The new, self-titled album by The Counterfactuals, a rock band that is 3/4 philosophers, has just been released. Below is a review of it by Michael Crawford, and below that is the opportunity to win some band merch.
The Counterfactuals (2016, self-released)
Reviewed by Michael Crawford
What’s immediately striking about this eponymous release from Minnesota indie rock quartet The Counterfactuals is the broad array of influences. The opening track, “Fading From Bright”, soars with reverb-drenched guitar, suggesting Laurel Canyon-inspired expanse even as it closes with a clear homage to the noisy experimentations of the 90’s Chicago indie and post-rock movements. Elsewhere, the group draws heavily from Americana and early rhythm and blues while simultaneously incorporating sounds and effects culled from sources as diverse as chamber music and Krautrock. While it’s tempting to try and pull off a great synthesis at the expense of cohesion, the soaring vocals and lyrical depth allow the album to maintain focus despite the breadth of the sonic palette.
There is no shortage of narrative structure, either, as the album moves with an deliberative and sense ebb and flow. Textures pop in and out, and the tracks run together without significant upheaval– quite the feat for any full-length recording. The standout “It Won’t Sting For Awhile” follows the gentle and elegant “You Turn the Tables So Well”, the former swelling in with atmospheric guitar as the latter finally eases up. Immediately after, the track moves into a swinging waltz as Groll’s fuzzy vocals and tender guitar lines sit on top of spacious, orchestrally-inspired percussive work. The track’s tension releases with the album’s high point: Groll’s aching falsetto ascending as he laments things left unsaid.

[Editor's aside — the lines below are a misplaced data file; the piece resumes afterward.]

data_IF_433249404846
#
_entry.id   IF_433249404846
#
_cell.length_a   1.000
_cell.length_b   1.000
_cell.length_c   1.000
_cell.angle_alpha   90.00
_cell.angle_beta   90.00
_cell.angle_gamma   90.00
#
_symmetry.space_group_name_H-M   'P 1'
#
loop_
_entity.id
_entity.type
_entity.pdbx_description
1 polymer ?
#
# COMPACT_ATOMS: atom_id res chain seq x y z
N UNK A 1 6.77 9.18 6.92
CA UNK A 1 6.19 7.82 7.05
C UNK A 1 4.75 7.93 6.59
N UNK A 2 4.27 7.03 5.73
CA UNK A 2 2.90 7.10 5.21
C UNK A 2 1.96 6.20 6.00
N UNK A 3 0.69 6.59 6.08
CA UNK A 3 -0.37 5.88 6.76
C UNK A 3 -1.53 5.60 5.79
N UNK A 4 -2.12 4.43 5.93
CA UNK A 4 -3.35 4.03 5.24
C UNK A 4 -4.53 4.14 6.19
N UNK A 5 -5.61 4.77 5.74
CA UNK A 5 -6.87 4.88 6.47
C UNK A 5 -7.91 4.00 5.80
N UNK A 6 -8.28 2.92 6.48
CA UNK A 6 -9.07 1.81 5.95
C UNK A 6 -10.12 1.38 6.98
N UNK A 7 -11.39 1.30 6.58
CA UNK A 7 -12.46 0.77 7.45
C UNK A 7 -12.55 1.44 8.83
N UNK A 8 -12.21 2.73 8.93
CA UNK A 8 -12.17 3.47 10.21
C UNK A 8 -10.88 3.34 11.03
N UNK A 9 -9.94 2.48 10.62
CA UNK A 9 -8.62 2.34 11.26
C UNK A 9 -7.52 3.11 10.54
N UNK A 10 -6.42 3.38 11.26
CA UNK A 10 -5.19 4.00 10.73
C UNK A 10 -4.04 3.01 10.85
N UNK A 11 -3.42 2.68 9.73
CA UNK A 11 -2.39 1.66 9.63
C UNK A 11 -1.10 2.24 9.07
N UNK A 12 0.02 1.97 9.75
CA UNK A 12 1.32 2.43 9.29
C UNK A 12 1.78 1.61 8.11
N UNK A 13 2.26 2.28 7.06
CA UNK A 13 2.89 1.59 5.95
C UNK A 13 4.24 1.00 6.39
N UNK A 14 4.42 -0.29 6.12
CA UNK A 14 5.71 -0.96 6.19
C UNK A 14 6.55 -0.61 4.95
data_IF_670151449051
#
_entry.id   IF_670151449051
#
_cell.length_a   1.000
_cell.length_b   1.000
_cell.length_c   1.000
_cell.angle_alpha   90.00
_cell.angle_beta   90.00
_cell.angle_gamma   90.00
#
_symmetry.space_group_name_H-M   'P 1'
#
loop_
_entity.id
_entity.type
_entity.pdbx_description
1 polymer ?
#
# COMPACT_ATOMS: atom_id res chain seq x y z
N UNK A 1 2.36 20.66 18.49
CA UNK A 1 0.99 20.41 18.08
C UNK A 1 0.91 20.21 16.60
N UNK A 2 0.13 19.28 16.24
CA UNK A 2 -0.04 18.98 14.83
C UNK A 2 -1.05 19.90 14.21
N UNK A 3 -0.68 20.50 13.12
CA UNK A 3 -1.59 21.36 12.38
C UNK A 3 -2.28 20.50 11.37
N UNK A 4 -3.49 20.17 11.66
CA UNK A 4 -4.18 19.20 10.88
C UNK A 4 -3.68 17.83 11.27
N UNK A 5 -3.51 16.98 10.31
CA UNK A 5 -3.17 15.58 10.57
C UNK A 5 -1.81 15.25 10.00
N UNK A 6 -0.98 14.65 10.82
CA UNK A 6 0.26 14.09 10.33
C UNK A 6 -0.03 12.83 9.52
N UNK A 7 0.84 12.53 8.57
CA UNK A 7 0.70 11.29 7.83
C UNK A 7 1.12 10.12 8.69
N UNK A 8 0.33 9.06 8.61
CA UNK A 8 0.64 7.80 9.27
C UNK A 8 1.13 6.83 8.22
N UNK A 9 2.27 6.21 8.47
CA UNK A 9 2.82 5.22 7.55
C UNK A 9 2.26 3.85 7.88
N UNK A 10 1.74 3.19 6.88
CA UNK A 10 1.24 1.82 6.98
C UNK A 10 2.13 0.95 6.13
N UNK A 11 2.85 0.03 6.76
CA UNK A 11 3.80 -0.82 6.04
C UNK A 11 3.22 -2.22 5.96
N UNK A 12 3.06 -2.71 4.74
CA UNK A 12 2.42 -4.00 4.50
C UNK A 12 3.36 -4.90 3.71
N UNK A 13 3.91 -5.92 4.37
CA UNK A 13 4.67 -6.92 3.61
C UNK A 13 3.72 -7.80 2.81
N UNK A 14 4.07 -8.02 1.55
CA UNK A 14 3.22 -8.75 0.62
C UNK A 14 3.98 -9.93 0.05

The album closes with the poignant (and almost hymn-like) “In My Grave”, a minimalistic and image-rich meditation on mortality and finitude. It’s refreshingly honest and straightforward, with a distinct lack of the twists, turns, and left-field textures that anchor the the rest of the album’s arc. My guess is that there’s just no room for that sort of thing here, given the darker and more focused nature of the lyrical content. This is a move worth applauding, and it might even be a good candidate for an instance of the elusive notion of “taste”. There’s something mature and endearing about knowing when to shut off all the distractions and get to the point, and that is a shifty sort of skill that the group manages to show off here, as they do throughout.
Michael Crawford is an M.A. candidate in philosophy (2017) at the University of South Carolina. He also serves as drummer and percussionist for ET Anderson as well as for a number of other artists and projects (sometimes of his own devising).
Scroll down for an opportunity to win stuff from the band!
Daniel Groll, singer and guitarist with The Counterfactuals, writes:
In an effort to instantiate megalopsuchia, The Counterfactuals are giving away merch! But you have to work for it. The band likes to make nods, some subtle, some not, to other bands that they like. If you would like your choice of a CD, LP with download or t-shirt with download be the first to answer ONE of the following questions (I, Daniel Groll, will be in touch to see which one you want). If you know more than one, keep it yourself so the megalopsuchia can be spread around. That’s what Aristotle would have wanted.
- The opening bars of Might As Well Join Inis a pretty direct homage to the opening of a song by The Walkmen. Which one?
- At 1:21 of Every Turn You Take is Rightthere are two guitar parts that with repeated notes that bend in and out of tune on every 1/8th note. This is an homage to a very similar part in a Brian Eno song. Which one?
- The opening bars of the song Hindsight, from The Counterfactuals first record, is a pretty direct homage to a part from a Smith’s song. Which one?